ANIMALS IN WAR ~ STORIES OF COURAGE: SERGEANT BILL, GANDER, AND BONFIRE

ANIMALS IN WAR ~ STORIES OF COURAGE: SERGEANT BILL, GANDER, AND BONFIRE

  A goat named Bill was pulling a cart in a small town in Saskatchewan, when a train carrying soldiers on their way to fight in WWI stopped.  The girl who owned Bill let the soldiers take him along as a good luck charm.  Mascots were not supposed to go to the front lines, but the soldiers had become very attached to Bill, so they hid him in a big crate and took him with them. Sergeant Bill, as the goat was called, was a big help.  He saw action beside his human friends in many battles, including one where he pushed three soldiers into a trench just seconds before a shell exploded where they’d been standing. Despite being wounded several times, Sergeant Bill survived the war.  Once the fighting was over, he was even part of a large parade in Germany; he proudly word a fancy blue coat with his sergeant stripes!  Bill eventually returned to his hometown where he was reunited with his owner.   This is Gander, a mascot that was also seen as a fellow soldier with jobs to perform. Gander was a Newfoundland dog raised by the Hayden family on the airport base in Gander, Newfoundland.  A friendly dog, Gander loved playing with the children; he pulled them on their sleds and they watched him drool - a lot!  He enjoyed living on the base; however, he spent too much time on the runways, trying to catch the planes as they came in to land! One day, because he was growing to be so large, the family decided to give the playful dog to...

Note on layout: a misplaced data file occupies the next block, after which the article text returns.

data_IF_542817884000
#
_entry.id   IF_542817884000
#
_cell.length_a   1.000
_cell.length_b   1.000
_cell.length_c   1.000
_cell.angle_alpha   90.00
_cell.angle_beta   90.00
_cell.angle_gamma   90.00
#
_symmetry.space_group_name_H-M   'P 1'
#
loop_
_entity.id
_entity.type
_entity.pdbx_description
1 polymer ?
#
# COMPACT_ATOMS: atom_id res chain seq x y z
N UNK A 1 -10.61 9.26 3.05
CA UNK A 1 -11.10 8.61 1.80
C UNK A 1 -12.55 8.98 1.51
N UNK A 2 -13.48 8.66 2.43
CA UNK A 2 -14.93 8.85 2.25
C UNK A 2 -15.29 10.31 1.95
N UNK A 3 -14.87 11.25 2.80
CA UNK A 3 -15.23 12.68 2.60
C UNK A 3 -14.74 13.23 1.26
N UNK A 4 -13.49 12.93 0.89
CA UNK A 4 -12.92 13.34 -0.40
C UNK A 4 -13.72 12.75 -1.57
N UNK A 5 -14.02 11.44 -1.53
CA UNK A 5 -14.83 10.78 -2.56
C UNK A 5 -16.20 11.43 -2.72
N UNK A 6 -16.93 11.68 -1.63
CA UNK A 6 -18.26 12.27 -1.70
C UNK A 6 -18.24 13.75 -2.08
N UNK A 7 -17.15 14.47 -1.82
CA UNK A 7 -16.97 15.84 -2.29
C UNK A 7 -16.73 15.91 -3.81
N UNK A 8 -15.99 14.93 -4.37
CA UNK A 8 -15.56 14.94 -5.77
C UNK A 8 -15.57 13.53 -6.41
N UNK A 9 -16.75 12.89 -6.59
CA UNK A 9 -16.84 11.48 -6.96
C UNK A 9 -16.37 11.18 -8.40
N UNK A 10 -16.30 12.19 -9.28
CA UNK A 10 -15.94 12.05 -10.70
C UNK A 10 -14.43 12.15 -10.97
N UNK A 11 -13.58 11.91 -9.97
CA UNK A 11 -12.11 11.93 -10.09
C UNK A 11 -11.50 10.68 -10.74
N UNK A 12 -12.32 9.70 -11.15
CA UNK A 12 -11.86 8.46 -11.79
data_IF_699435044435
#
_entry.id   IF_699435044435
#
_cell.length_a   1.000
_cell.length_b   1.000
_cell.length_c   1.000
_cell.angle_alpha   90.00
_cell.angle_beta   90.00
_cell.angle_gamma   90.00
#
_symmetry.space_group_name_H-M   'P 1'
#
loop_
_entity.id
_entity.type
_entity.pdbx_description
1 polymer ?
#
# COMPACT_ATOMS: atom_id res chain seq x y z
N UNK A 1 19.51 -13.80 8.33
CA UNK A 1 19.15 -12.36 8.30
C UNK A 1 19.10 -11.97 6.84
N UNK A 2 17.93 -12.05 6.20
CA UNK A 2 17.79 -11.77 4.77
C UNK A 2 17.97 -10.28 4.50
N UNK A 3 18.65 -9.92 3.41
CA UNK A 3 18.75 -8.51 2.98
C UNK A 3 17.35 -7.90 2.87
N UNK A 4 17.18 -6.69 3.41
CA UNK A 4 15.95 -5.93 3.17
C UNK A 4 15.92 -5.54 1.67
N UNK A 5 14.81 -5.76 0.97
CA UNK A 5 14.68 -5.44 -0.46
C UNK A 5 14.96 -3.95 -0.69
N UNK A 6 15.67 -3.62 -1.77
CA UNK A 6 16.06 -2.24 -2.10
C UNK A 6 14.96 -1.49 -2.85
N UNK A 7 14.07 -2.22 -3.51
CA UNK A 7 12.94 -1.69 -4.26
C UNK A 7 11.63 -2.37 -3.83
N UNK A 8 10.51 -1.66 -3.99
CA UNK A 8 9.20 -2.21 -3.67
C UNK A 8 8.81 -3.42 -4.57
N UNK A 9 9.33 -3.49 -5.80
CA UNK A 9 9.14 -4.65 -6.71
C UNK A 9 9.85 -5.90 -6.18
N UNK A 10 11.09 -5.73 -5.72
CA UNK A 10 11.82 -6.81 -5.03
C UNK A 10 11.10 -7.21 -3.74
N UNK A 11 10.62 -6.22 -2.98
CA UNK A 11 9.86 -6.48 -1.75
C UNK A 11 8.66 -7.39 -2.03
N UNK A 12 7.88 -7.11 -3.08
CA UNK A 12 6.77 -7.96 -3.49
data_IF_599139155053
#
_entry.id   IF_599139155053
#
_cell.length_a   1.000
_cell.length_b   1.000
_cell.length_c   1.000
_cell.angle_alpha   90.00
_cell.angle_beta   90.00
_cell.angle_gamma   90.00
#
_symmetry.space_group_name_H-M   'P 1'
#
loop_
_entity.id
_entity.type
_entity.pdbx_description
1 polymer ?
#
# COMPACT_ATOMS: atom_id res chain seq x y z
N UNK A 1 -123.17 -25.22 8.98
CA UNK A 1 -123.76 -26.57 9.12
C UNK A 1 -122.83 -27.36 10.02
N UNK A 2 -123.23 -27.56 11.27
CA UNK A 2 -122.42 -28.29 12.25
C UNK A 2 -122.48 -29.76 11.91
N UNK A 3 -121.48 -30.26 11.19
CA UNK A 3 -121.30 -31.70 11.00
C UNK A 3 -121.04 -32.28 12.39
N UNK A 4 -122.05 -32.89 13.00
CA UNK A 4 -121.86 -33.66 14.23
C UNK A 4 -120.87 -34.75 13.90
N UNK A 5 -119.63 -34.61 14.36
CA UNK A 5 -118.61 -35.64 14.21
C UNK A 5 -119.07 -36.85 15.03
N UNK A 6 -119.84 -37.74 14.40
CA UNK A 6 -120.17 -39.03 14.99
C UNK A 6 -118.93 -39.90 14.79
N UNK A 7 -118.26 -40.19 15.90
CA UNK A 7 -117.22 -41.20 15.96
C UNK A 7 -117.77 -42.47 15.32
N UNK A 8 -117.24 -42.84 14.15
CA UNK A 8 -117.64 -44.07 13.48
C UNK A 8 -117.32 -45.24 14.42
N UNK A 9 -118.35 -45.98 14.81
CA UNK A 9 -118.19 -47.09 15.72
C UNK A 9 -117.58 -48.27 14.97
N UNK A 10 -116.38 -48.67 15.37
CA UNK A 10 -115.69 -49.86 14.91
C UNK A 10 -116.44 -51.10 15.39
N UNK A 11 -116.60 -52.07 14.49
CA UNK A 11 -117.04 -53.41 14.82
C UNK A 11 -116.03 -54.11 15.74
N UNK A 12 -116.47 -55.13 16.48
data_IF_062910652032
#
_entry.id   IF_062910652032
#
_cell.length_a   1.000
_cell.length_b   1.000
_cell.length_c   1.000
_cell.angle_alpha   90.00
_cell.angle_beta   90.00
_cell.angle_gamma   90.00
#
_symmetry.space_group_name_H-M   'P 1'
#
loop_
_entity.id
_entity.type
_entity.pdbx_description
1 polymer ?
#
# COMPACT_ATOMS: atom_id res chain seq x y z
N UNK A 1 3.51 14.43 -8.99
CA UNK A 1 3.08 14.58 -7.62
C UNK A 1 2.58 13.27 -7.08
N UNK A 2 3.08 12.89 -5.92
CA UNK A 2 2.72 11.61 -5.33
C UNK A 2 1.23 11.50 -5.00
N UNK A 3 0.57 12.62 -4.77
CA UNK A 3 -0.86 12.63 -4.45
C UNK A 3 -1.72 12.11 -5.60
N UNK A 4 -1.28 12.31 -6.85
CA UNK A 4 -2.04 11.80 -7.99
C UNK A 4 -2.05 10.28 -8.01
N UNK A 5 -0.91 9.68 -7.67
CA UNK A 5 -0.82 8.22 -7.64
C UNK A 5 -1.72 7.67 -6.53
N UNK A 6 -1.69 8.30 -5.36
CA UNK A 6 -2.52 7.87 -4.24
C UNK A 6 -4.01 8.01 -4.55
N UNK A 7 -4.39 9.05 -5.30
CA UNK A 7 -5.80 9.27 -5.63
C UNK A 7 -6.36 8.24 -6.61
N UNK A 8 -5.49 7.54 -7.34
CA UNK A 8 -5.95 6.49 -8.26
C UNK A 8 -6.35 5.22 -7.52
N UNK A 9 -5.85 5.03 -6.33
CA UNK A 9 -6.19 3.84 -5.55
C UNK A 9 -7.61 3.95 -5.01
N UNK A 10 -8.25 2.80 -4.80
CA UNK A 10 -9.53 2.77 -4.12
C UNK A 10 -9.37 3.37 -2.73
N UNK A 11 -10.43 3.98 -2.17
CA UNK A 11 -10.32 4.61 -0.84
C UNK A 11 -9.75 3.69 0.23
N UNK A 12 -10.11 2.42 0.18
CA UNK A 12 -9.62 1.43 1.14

ANIMALS IN WAR ~ STORIES OF COURAGE: STARBUCK, BEACHCOMBER, AND SIMON

ANIMALS IN WAR ~ STORIES OF COURAGE: STARBUCK, BEACHCOMBER, AND SIMON

Animals have long helped people in times of war, conflict, and peace.  A stone arch in the Peace Tower honours these special workers and supporters; The work by artist, John. A. Pearson, represents the animals that served during the war: reindeer, pack mules, carrier pigeons, horses, dogs, canaries and mice. The inscription reads: THE TUNNELLERS’ FRIENDS, THE HUMBLE BEASTS THAT SERVED AND DIED.   Animals served in wars in a variety of roles such as transporting supplies, delivering messages, helping the wounded or just being a soldier’s companion.  In fact, thousands of animals contributed in times of war. Pigeons were used during the First and Second World Wars to deliver messages when radio or telephone communication wasn’t possible.  They flew for many kilometres and in all kinds of weather.  The sky was sometimes filled with gun fire.  Some of them didn’t complete their journeys and others were wounded.  It was dangerous but the birds were loyal and faithful. One such ‘feathered friend’ was Beachcomber, who served with the Canadian army win WWII as a carrier pigeon.  This was an important job as the soldiers in the field, sailors on their ships, and pilots in airplanes needed the ability to communicate and send messages about their progress, to request supplies, or to call for help.  The messages were written on small pieces of paper, put inside a small container and attached to one of Beachcomber’s legs.  (photo VAC)       In August, 1942, Beachcomber brought the first news of the landing at Dieppe, under hazardous conditions;  for this he was awarded the Dickin Medal on March 6, 1944.       Horses...